• immune status of host - endemic areas - colostrum gives passive immunity - transient infections with mild clinical signs - sufficient to trigger active immunity 
  • level of tick challenge - endemic areas - many infected ticks - immunity of host is maintained - overt disease is rare; few ticks - immune status of population low if ticks increase suddenly clinical cases rise sharply 
  • stress - endemic areas, occasional outbreak of clinical disease esp. adult animals 
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Babesia (Babesia divergens) - Pathogenesis/Treatme

  • rapid destruction of the erythrocytes - haemoglobinaemia, fever, anorexia, fever, slight jaundice 
  • acute disease occurs 1-2 weeks after tick feeding - death or weight loss, decreased milk production and diarrhoea - followed by constipation 
  • diagnosed by blood films stained with Glemsa 
  • treatment 
    • amicarbilide 
    • diminazene aceturate 
    • imidocarb 
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Dirofilaria immitis - 'heartworm'

  • nematode
  • definitive host - mostly dog
  • intermediate host - mosquito 
  • right ventricle, right atrium, pulmonary artery, posterior vena cava
  • females release microfilariae directly into blood stream 
  • ingested by female mosquitos - L3 development takes 2 weeks 
  • larvae present in mosquito mouthparts 
  • dog - L3 migrates to subcutaneous or subserosal tissues - 2 moults 
  • PPP = 6 months minimum - up to 5 yr patency
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Dirofilaria immitis - Epidemiology

  • infects dogs >1yo
  • host factors - high density of dogs, lengthy patent period, lack of effective immune response 
  • vector factors - ubiquity of mosquito host, capacity for rapid population increase, short development period from microfilariae to L3s at optimal temp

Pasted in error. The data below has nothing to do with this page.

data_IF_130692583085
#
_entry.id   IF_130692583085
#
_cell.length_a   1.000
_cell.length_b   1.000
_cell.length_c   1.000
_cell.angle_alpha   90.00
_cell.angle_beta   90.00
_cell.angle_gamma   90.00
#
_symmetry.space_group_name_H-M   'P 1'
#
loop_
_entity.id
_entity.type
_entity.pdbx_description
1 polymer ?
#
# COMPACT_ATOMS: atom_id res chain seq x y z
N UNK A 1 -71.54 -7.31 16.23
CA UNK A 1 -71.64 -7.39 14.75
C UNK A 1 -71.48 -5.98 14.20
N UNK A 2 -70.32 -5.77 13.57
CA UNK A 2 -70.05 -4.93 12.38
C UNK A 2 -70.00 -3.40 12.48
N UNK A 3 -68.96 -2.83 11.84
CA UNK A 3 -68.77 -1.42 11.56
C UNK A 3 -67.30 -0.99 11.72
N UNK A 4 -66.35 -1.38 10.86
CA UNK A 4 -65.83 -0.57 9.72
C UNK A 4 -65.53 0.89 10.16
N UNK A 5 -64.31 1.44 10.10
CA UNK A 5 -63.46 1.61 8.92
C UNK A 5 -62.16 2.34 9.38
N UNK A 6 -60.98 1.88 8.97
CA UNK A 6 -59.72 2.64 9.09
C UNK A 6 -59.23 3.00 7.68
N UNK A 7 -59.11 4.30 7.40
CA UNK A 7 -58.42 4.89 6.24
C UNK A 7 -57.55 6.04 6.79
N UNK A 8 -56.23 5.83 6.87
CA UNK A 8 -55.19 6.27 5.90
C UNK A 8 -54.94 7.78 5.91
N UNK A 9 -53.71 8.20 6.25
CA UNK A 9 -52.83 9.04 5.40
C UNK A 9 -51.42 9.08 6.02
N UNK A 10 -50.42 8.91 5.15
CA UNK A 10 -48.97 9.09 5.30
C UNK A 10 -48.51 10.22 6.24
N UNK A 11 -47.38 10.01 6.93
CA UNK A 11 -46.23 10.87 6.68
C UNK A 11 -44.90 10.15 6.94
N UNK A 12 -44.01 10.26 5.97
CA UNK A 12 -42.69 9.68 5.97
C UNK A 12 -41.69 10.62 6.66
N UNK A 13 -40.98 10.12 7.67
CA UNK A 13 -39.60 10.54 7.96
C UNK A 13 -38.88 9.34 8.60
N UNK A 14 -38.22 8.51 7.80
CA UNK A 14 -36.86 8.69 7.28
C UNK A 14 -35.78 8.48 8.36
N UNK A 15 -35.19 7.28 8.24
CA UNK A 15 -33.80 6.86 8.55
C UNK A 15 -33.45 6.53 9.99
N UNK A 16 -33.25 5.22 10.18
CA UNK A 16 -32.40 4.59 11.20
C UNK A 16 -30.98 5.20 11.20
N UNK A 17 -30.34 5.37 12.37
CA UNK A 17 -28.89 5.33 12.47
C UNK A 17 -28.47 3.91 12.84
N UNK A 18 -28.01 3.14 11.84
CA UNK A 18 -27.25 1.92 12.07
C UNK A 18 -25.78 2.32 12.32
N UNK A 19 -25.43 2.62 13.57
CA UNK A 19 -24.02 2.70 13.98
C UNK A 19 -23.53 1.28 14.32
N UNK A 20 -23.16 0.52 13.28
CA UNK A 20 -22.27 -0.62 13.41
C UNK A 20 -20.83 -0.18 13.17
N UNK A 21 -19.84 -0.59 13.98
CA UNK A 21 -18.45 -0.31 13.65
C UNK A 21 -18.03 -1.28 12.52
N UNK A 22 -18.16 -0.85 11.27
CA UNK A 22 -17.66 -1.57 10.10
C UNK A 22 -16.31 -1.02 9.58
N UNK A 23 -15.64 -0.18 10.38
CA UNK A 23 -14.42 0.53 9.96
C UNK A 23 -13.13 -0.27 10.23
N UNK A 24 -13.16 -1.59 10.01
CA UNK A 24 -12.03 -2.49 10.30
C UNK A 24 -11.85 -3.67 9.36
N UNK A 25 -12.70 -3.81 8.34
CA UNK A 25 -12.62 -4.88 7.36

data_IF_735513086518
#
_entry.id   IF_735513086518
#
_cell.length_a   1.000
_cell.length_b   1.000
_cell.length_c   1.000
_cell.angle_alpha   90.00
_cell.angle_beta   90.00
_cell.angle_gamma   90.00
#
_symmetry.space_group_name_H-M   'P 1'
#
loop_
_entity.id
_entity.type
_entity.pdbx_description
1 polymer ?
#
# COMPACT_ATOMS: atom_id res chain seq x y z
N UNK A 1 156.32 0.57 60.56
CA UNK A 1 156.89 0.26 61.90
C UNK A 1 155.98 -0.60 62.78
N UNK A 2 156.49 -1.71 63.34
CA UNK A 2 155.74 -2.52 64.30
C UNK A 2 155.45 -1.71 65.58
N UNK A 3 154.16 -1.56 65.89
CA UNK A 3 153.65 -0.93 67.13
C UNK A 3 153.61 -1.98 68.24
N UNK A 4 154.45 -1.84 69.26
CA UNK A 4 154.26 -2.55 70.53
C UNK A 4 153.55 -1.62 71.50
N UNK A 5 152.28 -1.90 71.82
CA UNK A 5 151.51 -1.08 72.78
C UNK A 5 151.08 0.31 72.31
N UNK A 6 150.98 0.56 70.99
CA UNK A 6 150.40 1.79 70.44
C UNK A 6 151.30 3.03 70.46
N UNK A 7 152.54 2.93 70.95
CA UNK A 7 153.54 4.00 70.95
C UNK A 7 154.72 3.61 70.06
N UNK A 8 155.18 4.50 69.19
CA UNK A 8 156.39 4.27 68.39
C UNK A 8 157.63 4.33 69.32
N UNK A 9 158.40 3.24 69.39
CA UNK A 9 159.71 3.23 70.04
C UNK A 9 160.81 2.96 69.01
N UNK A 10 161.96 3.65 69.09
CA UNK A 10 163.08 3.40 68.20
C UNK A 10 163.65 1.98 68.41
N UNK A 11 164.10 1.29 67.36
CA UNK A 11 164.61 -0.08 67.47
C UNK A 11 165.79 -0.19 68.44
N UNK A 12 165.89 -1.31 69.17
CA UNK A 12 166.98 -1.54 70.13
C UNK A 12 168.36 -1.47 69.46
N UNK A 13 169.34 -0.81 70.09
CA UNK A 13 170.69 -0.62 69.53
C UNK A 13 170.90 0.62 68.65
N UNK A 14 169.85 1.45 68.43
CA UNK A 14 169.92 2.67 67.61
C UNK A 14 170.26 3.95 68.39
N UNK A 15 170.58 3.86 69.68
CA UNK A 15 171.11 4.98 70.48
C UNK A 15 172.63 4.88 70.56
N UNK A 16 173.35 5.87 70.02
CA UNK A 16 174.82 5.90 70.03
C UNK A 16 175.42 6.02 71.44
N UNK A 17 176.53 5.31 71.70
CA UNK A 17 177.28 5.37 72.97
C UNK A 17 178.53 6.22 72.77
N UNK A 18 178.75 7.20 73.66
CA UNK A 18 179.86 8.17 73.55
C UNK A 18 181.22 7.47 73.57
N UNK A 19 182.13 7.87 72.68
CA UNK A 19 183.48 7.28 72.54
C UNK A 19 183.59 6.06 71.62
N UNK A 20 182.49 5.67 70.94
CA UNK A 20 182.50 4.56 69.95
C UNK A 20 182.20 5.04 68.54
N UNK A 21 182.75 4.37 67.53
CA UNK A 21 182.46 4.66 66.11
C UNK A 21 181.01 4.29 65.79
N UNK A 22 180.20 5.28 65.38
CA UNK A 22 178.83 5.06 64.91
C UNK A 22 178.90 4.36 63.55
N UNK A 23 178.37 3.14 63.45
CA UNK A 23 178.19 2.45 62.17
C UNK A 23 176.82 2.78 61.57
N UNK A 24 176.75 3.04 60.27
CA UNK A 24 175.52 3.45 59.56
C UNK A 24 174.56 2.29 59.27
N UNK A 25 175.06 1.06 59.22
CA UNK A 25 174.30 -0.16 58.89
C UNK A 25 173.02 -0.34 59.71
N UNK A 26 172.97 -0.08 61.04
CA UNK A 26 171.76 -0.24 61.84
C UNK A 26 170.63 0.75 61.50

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Dirofilaria immitis - Pathogenesis

  • adult parasites 
  • circulatory distress only occurs in heavy chronic infections, chronic right-sided heart failure, mass of active worms - endocarditis in heart valves, dead or dying worms mat cause pulmonary embolism
  • worms may lodge in posterior vena cava - acute, fatal, vena caval syndrome 
  • cats - pulmonary hypertension, right-sided heart failure 
  • heavily infected dogs - listless, gradual loss of condition, exercise intolerance
  • lightly infected dogs - poor performance 
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Dirofilaria immitis - Treatment/Control

  • drugs are complex 
  • first treated IV with thiacetarsamide twice daily over 2-day-period
  • OR IM melarsamide over 2 days - remove adult worms, toxic reactions not uncommon 
  • activity restricted for 2-6 weeks 
  • THEN dithiazanine iodide, levamisole, avermectins or milbemycin - 6 weeks later to remove microfilariae 
  • mosquito control is difficult 
  • prophylaxis = medication - diethylcarbamazine - orally to pups from 2-3 months of age, kills developing larvae, tropical areas all year around, temperate zones - 1 month prior to mosq. season, 2 months after end (ivermectin/milbemycin)